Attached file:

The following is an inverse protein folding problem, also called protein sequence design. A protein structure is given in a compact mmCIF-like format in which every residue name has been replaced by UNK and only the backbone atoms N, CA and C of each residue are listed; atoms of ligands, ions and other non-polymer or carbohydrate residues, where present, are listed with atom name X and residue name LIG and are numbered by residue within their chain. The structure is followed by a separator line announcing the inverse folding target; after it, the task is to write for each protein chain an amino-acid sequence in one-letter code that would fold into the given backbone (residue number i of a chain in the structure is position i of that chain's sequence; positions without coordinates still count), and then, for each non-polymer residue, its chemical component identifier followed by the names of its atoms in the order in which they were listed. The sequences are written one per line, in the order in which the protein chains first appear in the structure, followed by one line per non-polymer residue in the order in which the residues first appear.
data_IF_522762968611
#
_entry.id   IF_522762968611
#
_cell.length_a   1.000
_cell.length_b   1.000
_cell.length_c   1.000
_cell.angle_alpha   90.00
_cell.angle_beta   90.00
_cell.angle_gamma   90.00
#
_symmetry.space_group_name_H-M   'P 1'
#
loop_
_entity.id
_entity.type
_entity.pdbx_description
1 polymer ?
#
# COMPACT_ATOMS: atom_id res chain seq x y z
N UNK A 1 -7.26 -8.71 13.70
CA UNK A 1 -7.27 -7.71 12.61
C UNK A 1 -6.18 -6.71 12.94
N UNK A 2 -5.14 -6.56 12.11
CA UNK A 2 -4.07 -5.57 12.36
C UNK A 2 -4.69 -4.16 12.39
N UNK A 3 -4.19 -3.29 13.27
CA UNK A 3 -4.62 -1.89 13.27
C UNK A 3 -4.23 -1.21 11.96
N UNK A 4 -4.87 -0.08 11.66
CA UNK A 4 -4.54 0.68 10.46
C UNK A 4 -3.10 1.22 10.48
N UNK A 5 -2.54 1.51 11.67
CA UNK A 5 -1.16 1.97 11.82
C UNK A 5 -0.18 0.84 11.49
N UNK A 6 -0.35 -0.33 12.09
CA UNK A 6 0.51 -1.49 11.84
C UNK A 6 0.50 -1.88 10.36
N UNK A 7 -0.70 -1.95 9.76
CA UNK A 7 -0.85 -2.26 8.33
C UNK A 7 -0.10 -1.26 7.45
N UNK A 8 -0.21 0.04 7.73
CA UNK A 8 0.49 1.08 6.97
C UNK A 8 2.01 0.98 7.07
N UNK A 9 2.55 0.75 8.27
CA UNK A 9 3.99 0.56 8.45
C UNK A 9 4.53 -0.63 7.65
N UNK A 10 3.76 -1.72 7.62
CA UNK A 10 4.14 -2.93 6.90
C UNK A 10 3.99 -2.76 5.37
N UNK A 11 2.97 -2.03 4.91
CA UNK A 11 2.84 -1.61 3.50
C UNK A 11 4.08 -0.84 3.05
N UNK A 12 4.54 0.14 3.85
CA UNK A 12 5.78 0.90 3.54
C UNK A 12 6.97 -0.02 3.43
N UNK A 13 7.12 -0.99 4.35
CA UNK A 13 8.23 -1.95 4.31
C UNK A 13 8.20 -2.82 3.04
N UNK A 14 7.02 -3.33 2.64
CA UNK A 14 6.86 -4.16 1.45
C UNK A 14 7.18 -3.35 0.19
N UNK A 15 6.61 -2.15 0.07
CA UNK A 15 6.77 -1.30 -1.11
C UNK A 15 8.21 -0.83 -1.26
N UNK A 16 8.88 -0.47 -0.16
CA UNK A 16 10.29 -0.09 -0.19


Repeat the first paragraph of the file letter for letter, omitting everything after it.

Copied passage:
The following is an inverse protein folding problem, also called protein sequence design. A protein structure is given in a compact mmCIF-like format in which every residue name has been replaced by UNK and only the backbone atoms N, CA and C of each residue are listed; atoms of ligands, ions and other non-polymer or carbohydrate residues, where present, are listed with atom name X and residue name LIG and are numbered by residue within their chain. The structure is followed by a separator line announcing the inverse folding target; after it, the task is to write for each protein chain an amino-acid sequence in one-letter code that would fold into the given backbone (residue number i of a chain in the structure is position i of that chain's sequence; positions without coordinates still count), and then, for each non-polymer residue, its chemical component identifier followed by the names of its atoms in the order in which they were listed. The sequences are written one per line, in the order in which the protein chains first appear in the structure, followed by one line per non-polymer residue in the order in which the residues first appear.